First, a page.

Small upgrades can go a long way


Phytases are continuously evolving to bring more value to broiler feed formulations and to cope with the demands of an ever-growing industry. From the first commercial phytase extracted from fungi to more effective microbial bacterial phytases, the journey to find new alternatives and to improve existing phytases continues with considerable breakthroughs. A novel phytase, Axtra® PHY GOLD, recorded remarkable results in releasing phosphorus in vitro and in vivo, particularly in the further improvement of broilers' feed use efficiency and in boosting growth performance in early life stages.


In vitro trials were conducted using five different phytases and evaluated the enzymatic activity over a range of pH. The broader the functional pH range the better, as it ensures superior bioefficacy in the different pH environments throughout the broiler's gut, including the very acidic early sections (gizzard and proventriculus). The recently developed phytase showed an improved pH profile when compared to competitors, performing better than all other phytases even at very low pH levels (>2) (Figure 1). Its thermostability and phosphorus releasing ability were also enhanced when compared to other phytases currently available in the market, thus anticipating the outcomes obtained in the in vivo tests.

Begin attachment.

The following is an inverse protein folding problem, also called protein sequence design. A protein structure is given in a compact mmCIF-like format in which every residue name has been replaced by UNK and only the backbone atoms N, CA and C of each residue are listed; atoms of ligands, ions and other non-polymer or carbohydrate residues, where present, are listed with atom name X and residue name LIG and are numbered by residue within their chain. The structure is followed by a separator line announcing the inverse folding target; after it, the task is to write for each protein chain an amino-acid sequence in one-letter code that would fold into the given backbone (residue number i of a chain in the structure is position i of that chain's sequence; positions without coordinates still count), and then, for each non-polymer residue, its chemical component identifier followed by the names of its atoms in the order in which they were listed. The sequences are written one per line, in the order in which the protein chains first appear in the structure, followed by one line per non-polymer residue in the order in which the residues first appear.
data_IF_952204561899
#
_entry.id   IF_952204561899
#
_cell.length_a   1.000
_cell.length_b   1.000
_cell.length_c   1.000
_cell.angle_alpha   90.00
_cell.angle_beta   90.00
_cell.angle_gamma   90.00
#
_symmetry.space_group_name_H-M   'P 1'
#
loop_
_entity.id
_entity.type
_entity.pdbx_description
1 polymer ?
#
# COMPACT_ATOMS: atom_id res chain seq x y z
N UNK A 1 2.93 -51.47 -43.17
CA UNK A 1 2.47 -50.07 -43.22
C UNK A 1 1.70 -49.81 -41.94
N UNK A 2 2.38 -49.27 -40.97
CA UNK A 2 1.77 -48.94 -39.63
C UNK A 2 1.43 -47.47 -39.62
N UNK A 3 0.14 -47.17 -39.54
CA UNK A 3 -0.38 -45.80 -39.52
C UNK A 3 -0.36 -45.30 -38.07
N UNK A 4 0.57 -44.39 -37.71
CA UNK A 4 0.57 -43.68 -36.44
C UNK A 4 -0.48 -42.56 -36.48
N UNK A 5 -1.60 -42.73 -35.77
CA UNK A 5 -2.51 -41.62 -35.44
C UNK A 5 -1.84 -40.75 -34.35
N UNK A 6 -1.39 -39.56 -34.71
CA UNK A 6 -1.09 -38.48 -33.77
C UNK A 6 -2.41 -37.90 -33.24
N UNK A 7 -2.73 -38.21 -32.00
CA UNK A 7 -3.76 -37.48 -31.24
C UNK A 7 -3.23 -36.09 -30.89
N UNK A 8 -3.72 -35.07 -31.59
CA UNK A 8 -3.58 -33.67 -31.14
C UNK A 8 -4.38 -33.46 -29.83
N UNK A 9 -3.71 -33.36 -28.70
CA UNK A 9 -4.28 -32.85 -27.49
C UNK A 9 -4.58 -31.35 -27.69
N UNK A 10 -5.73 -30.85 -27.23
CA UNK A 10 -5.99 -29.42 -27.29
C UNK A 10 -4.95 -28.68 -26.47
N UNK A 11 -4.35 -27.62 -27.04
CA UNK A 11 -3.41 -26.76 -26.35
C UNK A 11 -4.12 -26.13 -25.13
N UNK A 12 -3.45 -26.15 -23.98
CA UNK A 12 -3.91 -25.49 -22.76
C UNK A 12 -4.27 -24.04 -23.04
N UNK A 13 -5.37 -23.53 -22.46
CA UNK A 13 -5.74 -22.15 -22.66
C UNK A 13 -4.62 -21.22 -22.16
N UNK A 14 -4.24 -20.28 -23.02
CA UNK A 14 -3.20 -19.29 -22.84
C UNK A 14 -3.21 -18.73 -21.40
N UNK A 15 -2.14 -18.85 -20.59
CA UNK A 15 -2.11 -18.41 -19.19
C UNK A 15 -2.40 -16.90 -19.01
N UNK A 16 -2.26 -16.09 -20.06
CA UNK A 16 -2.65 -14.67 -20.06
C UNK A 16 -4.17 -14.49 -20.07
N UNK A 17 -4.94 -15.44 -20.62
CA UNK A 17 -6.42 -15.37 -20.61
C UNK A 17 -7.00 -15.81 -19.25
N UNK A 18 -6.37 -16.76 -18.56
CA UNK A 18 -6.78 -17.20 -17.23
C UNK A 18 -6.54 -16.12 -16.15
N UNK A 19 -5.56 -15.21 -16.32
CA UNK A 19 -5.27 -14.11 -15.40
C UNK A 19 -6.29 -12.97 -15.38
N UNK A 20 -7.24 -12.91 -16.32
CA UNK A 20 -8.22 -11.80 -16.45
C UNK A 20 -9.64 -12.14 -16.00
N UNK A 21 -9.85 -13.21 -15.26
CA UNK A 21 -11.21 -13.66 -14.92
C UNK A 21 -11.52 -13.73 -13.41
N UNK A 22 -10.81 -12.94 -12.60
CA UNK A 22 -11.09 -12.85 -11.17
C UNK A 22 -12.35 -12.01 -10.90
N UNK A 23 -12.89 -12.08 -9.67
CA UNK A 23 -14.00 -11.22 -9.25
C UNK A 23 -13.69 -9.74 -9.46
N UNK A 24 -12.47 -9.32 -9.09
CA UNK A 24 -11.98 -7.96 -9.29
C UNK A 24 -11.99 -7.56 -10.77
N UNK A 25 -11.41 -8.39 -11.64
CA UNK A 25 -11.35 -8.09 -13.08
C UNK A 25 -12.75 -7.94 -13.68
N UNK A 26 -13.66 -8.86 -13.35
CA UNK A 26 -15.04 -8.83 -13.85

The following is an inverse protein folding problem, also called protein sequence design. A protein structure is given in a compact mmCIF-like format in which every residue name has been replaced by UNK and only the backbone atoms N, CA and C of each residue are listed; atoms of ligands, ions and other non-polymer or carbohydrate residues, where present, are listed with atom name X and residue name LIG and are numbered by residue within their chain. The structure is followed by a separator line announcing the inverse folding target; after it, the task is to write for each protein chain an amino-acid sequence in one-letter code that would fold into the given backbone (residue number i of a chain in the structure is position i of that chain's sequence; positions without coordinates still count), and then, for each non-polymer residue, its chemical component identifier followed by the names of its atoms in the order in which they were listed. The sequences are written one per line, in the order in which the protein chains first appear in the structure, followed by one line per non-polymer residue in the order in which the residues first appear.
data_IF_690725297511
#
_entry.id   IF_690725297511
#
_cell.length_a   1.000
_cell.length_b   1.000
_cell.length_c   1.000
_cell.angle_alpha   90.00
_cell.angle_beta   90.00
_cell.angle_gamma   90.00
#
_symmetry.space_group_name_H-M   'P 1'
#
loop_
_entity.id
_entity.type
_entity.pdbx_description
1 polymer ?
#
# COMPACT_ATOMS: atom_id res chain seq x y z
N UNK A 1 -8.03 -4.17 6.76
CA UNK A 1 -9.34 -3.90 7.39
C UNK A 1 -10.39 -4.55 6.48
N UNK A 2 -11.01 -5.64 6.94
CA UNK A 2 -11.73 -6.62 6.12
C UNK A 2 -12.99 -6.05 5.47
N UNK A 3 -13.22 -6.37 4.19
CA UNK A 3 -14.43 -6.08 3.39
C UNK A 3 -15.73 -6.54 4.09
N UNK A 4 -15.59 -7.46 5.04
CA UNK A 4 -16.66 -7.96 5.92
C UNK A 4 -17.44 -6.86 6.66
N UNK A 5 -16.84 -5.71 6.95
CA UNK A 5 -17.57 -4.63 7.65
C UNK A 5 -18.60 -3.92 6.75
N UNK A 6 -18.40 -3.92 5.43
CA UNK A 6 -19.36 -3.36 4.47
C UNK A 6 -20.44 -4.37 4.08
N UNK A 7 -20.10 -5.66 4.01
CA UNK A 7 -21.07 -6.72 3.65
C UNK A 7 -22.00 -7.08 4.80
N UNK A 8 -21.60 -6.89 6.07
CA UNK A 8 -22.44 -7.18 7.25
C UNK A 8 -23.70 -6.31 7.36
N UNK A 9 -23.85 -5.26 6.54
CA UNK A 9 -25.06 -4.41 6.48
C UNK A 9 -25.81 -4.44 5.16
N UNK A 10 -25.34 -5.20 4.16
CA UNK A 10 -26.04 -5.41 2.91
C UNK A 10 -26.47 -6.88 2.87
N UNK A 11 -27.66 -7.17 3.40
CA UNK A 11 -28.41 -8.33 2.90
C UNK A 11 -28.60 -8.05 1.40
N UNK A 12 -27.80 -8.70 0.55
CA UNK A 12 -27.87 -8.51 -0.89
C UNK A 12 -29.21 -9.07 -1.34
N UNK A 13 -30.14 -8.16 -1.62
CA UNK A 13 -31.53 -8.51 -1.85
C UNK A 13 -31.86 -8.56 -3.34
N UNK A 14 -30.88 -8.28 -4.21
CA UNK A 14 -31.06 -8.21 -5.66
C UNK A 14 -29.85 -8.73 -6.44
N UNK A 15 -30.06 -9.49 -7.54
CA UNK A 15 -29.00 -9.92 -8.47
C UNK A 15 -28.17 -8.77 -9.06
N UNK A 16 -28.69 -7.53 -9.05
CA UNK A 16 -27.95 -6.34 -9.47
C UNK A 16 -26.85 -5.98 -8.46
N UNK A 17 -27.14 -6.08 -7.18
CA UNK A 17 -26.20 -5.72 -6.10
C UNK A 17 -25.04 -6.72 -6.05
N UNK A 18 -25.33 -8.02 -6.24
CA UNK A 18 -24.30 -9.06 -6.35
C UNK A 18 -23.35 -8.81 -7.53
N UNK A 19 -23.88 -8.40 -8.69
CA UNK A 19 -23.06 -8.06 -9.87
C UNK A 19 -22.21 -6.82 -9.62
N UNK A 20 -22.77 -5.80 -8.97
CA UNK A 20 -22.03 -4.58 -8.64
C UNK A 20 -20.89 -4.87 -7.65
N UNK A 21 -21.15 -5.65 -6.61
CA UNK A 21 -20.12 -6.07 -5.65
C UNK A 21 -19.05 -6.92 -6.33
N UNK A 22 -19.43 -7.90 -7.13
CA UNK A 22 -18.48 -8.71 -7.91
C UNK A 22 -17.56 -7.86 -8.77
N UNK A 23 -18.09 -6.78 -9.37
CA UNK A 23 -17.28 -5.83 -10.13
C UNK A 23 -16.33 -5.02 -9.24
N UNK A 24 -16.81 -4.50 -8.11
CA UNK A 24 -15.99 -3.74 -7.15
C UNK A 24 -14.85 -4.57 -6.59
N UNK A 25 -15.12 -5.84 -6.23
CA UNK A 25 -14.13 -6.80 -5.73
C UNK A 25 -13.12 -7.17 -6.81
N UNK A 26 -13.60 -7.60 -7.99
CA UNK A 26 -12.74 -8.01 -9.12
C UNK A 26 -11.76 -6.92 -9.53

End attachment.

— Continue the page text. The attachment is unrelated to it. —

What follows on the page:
Figure 1 – Comparative pH profile with five different phytases, including the novel Axtra® PHY GOLD.

 

The novel phytase and a competitor phytase were tested in vivo in broilers fed a corn- soybean meal-based diet. Broilers fed diets supplemented with 2000 FTU/kg of the novel phytase showed higher final body weights and improved bodyweight corrected feed conversion ratio (FCRc) when compared to a direct competitor (Figure 2).

 


Figure 2 – FCRc levels for broilers supplemented with two different phytases at 2000 FTU/kg enzyme concentrations.

 

Phosphorus digestibility, an indicator of how successfully an enzyme can make phosphorus available, was also highest for the novel enzyme. The phytase was tested at different doses – 250, 500 or 1,000 FTU/kg[1] – and presented the best results for each and all of the supplementation concentrations, especially in the starter phase of broiler's development (Figure 3).

 


Figure 3 – Effect of increasing phytase doses from 250 to 1000 FTU/kg on ileal digestibility of phosphorus in young broilers.

 

At the top of the podium


Axtra® PHY GOLD's superior bio-efficacy when compared to competitor phytases earned it the leading place on the podium of in feed phytases. The novel enzyme displayed superior functional pH range, exhibited better thermostability, improved growth performance in broilers, and reduced phosphorus excretion. These benefits work together to unlock a more efficacious and sustainable generation of broiler production.

 

 

For more of the article, please click here.


Article made possible through the contribution of Dr. Yueming Dersjant-Li and Danisco Animal Nutrition – now part of IFF